Teaching children patience (3)

Hebrews 10:36 NKJV

Do these three things: (1) Don’t be Mr. or Mrs. Quick-Fix-It. Your kids need to learn to respond the right way to difficult conditions. That means dealing with frustrations, not being rescued from them. Overprotecting produces a sense of inadequacy and powerlessness in them. By quick-fixing everything, you’ll rear children who cannot handle life. They’ll expect to be rescued from all trouble, and become overly dependent on others. The Bible says, “Troubles make us more patient” (Romans 5:3 ERV). Allow your children to experience age-appropriate challenges, and they will thank you later for the strengths and coping skills they’ve developed. (2) Prepare them to wait. When you know in advance that your child will have to wait (for instance, in a doctor’s office or an airport), help them prepare for it. “Make the best use of your time” (Ephesians 5:16 NLT). Have them pack items they enjoy. Because they chose the items, they’ll feel they invested in the process. (3) Keep a positive attitude. If you constantly complain while waiting in traffic, or for someone who’s late, your children will do the same. Instead, try saying, “This delay gives us time to tell each other about our day.” Or, “Even when we feel frustrated about waiting, God’s timing is always perfect!” Teach them God’s perspective on patience: “You see farmers do this all the time, waiting for their valuable crops to mature, patiently letting the rain do its slow but sure work. Be patient like that. Stay steady and strong” (James 5:7 MSG).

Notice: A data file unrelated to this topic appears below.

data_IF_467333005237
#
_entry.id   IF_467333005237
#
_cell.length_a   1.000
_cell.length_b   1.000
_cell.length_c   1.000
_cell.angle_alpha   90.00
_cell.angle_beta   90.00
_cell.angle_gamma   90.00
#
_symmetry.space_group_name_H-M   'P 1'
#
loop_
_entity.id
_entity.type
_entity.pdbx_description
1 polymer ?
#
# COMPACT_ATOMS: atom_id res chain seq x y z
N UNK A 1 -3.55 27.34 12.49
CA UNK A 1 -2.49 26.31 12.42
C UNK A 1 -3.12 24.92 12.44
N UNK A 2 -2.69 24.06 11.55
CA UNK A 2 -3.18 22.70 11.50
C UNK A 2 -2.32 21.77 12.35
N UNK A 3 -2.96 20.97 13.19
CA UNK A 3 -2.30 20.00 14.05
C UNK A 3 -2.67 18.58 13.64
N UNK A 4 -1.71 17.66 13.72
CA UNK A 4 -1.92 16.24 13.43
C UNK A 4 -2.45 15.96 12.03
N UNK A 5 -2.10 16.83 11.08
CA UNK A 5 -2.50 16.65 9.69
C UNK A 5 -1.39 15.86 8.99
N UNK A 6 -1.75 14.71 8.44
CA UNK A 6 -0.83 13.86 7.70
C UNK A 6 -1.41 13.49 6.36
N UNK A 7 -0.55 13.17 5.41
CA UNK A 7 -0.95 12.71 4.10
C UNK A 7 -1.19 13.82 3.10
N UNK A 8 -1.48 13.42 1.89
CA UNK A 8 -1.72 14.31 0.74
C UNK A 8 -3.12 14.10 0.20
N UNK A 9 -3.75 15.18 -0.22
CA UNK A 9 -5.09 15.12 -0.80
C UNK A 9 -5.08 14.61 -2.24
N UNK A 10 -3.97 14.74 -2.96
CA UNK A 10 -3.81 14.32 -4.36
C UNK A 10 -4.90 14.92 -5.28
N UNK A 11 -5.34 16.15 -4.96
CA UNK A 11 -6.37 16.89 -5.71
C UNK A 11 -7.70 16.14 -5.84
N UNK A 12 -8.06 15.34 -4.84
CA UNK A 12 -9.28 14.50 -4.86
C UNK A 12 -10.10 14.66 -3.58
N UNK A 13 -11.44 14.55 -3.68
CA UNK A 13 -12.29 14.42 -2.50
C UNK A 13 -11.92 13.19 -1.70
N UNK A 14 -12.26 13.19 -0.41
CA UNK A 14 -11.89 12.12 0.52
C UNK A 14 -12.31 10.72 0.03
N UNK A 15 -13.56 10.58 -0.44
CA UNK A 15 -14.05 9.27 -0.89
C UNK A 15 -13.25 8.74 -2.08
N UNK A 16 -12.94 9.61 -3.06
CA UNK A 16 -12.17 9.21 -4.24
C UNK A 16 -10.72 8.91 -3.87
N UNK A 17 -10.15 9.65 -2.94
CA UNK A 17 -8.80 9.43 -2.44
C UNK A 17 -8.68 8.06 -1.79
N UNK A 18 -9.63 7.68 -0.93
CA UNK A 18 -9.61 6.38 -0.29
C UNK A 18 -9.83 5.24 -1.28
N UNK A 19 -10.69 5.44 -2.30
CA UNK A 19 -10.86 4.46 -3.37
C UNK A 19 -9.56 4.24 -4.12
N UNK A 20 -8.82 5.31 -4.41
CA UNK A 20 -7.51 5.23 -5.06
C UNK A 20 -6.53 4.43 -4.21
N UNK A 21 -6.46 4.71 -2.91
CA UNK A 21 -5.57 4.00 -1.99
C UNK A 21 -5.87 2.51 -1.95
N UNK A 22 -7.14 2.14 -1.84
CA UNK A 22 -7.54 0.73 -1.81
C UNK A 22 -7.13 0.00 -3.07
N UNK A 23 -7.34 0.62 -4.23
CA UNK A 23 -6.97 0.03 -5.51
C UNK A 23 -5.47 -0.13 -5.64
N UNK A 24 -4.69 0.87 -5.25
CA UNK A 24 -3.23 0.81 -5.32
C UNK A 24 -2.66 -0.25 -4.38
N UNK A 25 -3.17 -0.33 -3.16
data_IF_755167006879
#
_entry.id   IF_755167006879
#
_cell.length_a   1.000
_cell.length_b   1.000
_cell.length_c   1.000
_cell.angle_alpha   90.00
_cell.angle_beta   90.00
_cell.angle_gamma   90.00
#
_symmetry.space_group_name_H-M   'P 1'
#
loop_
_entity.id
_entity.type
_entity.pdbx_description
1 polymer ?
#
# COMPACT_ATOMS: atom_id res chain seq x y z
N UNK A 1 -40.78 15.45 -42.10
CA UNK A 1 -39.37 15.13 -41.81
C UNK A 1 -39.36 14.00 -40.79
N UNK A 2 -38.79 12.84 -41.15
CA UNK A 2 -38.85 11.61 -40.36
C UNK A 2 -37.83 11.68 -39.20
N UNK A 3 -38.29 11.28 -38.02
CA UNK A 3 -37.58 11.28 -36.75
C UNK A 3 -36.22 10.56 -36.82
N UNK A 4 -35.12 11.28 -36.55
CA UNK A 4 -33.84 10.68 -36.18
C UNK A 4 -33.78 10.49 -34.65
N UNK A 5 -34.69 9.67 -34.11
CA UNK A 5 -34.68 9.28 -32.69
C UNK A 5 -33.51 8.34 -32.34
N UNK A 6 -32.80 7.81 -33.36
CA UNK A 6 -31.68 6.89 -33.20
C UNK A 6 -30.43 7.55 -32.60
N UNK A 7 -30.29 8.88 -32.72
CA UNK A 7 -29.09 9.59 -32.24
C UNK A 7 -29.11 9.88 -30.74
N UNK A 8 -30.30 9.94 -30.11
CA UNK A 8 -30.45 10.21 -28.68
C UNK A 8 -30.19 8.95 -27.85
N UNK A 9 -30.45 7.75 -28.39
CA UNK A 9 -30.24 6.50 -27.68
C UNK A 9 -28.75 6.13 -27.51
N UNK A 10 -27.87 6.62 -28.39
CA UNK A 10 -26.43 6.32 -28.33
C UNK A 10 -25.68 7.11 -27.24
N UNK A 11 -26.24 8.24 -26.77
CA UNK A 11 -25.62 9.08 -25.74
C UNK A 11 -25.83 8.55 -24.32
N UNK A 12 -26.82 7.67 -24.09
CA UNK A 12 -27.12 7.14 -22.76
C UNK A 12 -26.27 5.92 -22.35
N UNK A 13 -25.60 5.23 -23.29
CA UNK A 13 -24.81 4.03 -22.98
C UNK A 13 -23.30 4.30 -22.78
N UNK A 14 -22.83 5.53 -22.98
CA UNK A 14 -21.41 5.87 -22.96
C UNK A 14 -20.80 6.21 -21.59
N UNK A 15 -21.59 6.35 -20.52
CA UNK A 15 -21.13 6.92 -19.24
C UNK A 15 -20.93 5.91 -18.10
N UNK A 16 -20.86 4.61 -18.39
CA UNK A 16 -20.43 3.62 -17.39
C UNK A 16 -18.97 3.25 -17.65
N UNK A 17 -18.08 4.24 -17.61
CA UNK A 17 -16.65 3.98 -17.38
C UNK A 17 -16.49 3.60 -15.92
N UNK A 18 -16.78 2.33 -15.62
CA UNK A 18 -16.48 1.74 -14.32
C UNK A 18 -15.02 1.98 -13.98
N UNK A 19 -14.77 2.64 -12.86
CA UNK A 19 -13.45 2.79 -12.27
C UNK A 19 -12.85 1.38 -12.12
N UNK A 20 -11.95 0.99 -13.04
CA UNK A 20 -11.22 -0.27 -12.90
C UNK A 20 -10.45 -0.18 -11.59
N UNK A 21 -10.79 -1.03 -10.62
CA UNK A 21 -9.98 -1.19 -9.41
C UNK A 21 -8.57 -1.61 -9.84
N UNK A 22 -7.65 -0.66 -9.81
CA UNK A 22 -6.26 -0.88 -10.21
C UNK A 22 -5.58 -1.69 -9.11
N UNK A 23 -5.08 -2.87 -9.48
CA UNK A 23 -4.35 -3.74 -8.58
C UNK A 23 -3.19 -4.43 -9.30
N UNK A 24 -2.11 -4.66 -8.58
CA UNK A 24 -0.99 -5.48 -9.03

Soul food: Jer 4-6; Luk 19:41-48; Ps 38:1-12; Prov 8:22-23

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